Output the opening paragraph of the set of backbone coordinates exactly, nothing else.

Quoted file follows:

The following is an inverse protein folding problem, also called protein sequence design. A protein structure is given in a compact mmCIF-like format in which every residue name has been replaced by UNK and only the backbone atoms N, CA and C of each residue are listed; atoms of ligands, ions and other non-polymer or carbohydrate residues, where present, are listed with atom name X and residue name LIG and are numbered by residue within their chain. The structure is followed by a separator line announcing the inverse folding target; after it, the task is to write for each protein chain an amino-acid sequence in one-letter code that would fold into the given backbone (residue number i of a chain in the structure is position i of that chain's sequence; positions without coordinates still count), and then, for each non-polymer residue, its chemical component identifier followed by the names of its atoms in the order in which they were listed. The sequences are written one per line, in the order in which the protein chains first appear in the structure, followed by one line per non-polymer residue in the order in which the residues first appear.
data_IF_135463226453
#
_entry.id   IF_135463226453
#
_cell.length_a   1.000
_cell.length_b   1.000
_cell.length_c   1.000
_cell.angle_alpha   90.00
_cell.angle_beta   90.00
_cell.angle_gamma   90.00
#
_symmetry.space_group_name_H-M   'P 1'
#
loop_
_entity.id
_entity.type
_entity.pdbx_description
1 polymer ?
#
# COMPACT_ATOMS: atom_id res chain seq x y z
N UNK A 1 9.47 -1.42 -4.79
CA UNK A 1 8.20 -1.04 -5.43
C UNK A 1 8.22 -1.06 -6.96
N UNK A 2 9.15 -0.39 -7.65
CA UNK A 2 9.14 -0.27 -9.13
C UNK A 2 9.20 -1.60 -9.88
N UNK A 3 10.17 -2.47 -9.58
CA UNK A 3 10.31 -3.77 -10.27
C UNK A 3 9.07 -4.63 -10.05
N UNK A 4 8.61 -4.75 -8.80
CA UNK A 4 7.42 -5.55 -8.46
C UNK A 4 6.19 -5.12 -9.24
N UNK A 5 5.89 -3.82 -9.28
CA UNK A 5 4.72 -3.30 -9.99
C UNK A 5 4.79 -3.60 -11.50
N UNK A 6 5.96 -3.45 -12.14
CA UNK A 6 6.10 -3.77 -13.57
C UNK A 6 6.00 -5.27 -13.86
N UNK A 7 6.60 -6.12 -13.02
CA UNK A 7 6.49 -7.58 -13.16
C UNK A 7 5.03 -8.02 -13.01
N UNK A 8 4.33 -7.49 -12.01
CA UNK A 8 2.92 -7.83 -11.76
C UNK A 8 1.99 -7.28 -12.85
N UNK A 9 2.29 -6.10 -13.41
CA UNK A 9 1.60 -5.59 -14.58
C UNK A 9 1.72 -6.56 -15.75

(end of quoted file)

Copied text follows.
The following is an inverse protein folding problem, also called protein sequence design. A protein structure is given in a compact mmCIF-like format in which every residue name has been replaced by UNK and only the backbone atoms N, CA and C of each residue are listed; atoms of ligands, ions and other non-polymer or carbohydrate residues, where present, are listed with atom name X and residue name LIG and are numbered by residue within their chain. The structure is followed by a separator line announcing the inverse folding target; after it, the task is to write for each protein chain an amino-acid sequence in one-letter code that would fold into the given backbone (residue number i of a chain in the structure is position i of that chain's sequence; positions without coordinates still count), and then, for each non-polymer residue, its chemical component identifier followed by the names of its atoms in the order in which they were listed. The sequences are written one per line, in the order in which the protein chains first appear in the structure, followed by one line per non-polymer residue in the order in which the residues first appear.